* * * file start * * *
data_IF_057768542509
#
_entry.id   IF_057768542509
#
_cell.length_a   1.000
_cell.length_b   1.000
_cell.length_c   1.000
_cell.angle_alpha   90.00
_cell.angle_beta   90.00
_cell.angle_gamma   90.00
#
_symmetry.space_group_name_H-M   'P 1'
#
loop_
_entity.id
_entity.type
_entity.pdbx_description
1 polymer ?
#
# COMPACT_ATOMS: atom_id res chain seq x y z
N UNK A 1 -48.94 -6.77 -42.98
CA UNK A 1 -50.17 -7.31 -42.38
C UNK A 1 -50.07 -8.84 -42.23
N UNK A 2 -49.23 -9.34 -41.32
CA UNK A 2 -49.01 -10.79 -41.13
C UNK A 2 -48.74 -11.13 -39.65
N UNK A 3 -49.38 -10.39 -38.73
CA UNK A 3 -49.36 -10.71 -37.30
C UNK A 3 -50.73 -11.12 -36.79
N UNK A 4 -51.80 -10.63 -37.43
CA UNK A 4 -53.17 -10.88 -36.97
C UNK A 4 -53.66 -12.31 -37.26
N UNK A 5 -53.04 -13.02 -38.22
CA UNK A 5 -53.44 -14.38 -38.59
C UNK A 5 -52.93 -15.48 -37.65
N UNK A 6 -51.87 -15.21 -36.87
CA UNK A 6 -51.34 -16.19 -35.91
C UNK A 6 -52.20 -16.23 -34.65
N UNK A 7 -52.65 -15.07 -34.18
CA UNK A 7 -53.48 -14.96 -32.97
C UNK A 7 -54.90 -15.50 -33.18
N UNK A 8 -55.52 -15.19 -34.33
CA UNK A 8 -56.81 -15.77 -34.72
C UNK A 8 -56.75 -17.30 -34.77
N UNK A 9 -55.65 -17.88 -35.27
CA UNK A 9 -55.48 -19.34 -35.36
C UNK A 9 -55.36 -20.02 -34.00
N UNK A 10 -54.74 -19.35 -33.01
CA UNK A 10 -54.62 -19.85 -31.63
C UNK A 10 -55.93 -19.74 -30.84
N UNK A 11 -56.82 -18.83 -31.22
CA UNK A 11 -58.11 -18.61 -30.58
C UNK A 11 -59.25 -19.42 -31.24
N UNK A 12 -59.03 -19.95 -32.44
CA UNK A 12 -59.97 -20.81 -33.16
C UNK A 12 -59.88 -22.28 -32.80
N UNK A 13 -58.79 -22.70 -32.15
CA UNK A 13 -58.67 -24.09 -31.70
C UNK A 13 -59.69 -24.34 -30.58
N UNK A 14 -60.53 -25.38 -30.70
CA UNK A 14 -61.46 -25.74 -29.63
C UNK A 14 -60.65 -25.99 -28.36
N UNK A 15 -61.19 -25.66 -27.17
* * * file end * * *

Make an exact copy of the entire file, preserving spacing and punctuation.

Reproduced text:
data_IF_057768542509
#
_entry.id   IF_057768542509
#
_cell.length_a   1.000
_cell.length_b   1.000
_cell.length_c   1.000
_cell.angle_alpha   90.00
_cell.angle_beta   90.00
_cell.angle_gamma   90.00
#
_symmetry.space_group_name_H-M   'P 1'
#
loop_
_entity.id
_entity.type
_entity.pdbx_description
1 polymer ?
#
# COMPACT_ATOMS: atom_id res chain seq x y z
N UNK A 1 -48.94 -6.77 -42.98
CA UNK A 1 -50.17 -7.31 -42.38
C UNK A 1 -50.07 -8.84 -42.23
N UNK A 2 -49.23 -9.34 -41.32
CA UNK A 2 -49.01 -10.79 -41.13
C UNK A 2 -48.74 -11.13 -39.65
N UNK A 3 -49.38 -10.39 -38.73
CA UNK A 3 -49.36 -10.71 -37.30
C UNK A 3 -50.73 -11.12 -36.79
N UNK A 4 -51.80 -10.63 -37.43
CA UNK A 4 -53.17 -10.88 -36.97
C UNK A 4 -53.66 -12.31 -37.26
N UNK A 5 -53.04 -13.02 -38.22
CA UNK A 5 -53.44 -14.38 -38.59
C UNK A 5 -52.93 -15.48 -37.65
N UNK A 6 -51.87 -15.21 -36.87
CA UNK A 6 -51.34 -16.19 -35.91
C UNK A 6 -52.20 -16.23 -34.65
N UNK A 7 -52.65 -15.07 -34.18
CA UNK A 7 -53.48 -14.96 -32.97
C UNK A 7 -54.90 -15.50 -33.18
N UNK A 8 -55.52 -15.19 -34.33
CA UNK A 8 -56.81 -15.77 -34.72
C UNK A 8 -56.75 -17.30 -34.77
N UNK A 9 -55.65 -17.88 -35.27
CA UNK A 9 -55.48 -19.34 -35.36
C UNK A 9 -55.36 -20.02 -34.00
N UNK A 10 -54.74 -19.35 -33.01
CA UNK A 10 -54.62 -19.85 -31.63
C UNK A 10 -55.93 -19.74 -30.84
N UNK A 11 -56.82 -18.83 -31.22
CA UNK A 11 -58.11 -18.61 -30.58
C UNK A 11 -59.25 -19.42 -31.24
N UNK A 12 -59.03 -19.95 -32.44
CA UNK A 12 -59.97 -20.81 -33.16
C UNK A 12 -59.88 -22.28 -32.80
N UNK A 13 -58.79 -22.70 -32.15
CA UNK A 13 -58.67 -24.09 -31.70
C UNK A 13 -59.69 -24.34 -30.58
N UNK A 14 -60.53 -25.38 -30.70
CA UNK A 14 -61.46 -25.74 -29.63
C UNK A 14 -60.65 -25.99 -28.36
N UNK A 15 -61.19 -25.66 -27.17